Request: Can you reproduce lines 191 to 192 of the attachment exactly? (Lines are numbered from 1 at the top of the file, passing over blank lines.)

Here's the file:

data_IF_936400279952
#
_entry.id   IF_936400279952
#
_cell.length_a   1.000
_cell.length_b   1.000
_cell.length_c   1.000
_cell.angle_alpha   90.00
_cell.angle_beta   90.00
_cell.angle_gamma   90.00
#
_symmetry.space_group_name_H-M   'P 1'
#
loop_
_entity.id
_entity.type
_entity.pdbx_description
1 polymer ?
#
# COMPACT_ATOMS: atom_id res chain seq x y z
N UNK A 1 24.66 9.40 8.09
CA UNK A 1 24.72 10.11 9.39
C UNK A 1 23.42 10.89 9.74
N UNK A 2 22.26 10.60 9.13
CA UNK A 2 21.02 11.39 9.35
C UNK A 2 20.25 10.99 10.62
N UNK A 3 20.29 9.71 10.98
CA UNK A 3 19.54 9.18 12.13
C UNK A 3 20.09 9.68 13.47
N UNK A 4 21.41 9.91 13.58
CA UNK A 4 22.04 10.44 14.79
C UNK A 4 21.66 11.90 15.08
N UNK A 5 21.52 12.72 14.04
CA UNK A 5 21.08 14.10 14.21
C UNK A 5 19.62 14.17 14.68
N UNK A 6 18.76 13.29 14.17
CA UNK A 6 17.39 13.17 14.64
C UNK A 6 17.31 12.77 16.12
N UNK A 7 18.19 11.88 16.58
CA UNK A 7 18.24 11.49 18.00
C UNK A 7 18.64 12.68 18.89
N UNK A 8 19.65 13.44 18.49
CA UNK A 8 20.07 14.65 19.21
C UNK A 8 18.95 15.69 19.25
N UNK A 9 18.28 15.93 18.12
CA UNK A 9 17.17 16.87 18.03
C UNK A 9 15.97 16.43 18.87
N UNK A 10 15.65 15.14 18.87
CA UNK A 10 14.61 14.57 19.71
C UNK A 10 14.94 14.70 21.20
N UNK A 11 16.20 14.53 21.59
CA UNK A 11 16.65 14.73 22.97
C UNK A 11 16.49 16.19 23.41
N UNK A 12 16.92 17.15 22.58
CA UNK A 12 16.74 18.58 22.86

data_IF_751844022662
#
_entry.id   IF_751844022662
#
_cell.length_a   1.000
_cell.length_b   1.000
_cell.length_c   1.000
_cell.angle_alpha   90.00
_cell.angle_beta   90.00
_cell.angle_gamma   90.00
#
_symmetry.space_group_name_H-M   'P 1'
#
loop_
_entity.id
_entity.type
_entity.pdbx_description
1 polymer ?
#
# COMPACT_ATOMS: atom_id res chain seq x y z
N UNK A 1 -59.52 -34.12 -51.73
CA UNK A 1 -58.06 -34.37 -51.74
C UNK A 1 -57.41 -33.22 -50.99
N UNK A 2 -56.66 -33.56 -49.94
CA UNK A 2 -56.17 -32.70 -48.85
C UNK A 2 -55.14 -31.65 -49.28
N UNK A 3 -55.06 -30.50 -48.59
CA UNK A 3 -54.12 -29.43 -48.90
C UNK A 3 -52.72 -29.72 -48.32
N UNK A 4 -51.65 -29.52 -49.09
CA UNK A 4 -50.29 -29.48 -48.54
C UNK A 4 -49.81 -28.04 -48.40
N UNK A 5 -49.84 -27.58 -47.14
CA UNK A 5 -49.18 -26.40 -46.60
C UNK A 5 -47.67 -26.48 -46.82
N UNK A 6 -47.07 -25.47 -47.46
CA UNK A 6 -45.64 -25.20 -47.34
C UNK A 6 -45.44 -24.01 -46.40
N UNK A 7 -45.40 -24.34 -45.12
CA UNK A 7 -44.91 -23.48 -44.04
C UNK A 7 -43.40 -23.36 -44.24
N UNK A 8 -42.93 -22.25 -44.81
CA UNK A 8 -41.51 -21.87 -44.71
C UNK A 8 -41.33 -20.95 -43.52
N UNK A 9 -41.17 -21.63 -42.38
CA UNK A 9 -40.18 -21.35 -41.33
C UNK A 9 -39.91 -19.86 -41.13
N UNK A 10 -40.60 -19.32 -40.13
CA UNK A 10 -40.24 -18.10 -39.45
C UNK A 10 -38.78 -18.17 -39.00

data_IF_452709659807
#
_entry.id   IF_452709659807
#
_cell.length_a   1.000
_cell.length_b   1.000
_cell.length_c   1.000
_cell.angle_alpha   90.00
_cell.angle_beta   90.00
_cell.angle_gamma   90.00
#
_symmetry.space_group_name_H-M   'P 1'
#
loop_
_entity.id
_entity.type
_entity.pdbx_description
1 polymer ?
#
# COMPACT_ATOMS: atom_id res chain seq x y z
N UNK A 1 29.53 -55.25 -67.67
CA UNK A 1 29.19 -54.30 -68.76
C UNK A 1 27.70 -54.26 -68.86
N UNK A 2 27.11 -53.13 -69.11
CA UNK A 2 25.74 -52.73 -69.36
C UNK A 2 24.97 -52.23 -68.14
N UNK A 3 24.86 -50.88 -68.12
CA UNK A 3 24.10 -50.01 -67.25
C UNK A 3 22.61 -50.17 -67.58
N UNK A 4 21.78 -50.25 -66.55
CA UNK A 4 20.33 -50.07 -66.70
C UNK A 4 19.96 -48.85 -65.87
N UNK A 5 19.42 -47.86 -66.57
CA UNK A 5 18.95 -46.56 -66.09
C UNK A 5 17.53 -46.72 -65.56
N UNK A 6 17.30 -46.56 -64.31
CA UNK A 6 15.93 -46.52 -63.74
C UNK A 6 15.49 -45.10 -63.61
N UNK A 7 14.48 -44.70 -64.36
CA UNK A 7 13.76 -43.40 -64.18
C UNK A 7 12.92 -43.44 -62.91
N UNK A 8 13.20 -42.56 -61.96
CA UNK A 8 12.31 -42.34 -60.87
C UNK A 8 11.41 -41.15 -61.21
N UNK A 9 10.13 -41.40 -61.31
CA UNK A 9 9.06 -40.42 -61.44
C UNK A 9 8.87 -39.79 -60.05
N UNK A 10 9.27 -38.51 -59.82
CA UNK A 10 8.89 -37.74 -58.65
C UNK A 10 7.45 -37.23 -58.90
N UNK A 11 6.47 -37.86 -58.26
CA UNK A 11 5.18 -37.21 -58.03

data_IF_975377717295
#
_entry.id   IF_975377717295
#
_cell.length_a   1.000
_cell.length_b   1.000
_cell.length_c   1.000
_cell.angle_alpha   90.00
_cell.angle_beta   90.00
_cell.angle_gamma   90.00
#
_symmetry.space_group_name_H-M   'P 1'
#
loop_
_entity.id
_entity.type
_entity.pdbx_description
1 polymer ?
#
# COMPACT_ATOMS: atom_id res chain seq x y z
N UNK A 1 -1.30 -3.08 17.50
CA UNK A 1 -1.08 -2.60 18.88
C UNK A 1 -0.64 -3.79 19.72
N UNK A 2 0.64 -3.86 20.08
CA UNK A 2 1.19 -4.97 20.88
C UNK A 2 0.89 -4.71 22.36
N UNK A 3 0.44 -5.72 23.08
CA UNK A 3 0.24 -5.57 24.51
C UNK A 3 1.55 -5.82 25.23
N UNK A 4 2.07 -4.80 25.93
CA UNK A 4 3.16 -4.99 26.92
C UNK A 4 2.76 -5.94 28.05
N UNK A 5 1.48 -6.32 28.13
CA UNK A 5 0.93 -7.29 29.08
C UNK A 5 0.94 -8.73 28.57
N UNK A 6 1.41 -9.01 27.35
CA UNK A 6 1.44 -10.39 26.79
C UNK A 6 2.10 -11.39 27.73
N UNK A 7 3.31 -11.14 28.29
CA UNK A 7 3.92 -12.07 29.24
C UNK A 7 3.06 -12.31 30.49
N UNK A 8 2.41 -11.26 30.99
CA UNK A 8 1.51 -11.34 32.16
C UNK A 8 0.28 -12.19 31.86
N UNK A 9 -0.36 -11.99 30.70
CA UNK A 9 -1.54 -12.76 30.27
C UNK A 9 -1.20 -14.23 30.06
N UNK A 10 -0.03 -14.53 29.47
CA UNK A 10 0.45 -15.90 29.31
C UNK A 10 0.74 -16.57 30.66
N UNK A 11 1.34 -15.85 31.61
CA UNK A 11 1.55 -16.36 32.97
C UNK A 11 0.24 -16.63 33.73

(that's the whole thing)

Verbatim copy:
CA UNK A 5 0.93 -7.29 29.08
C UNK A 5 0.94 -8.73 28.57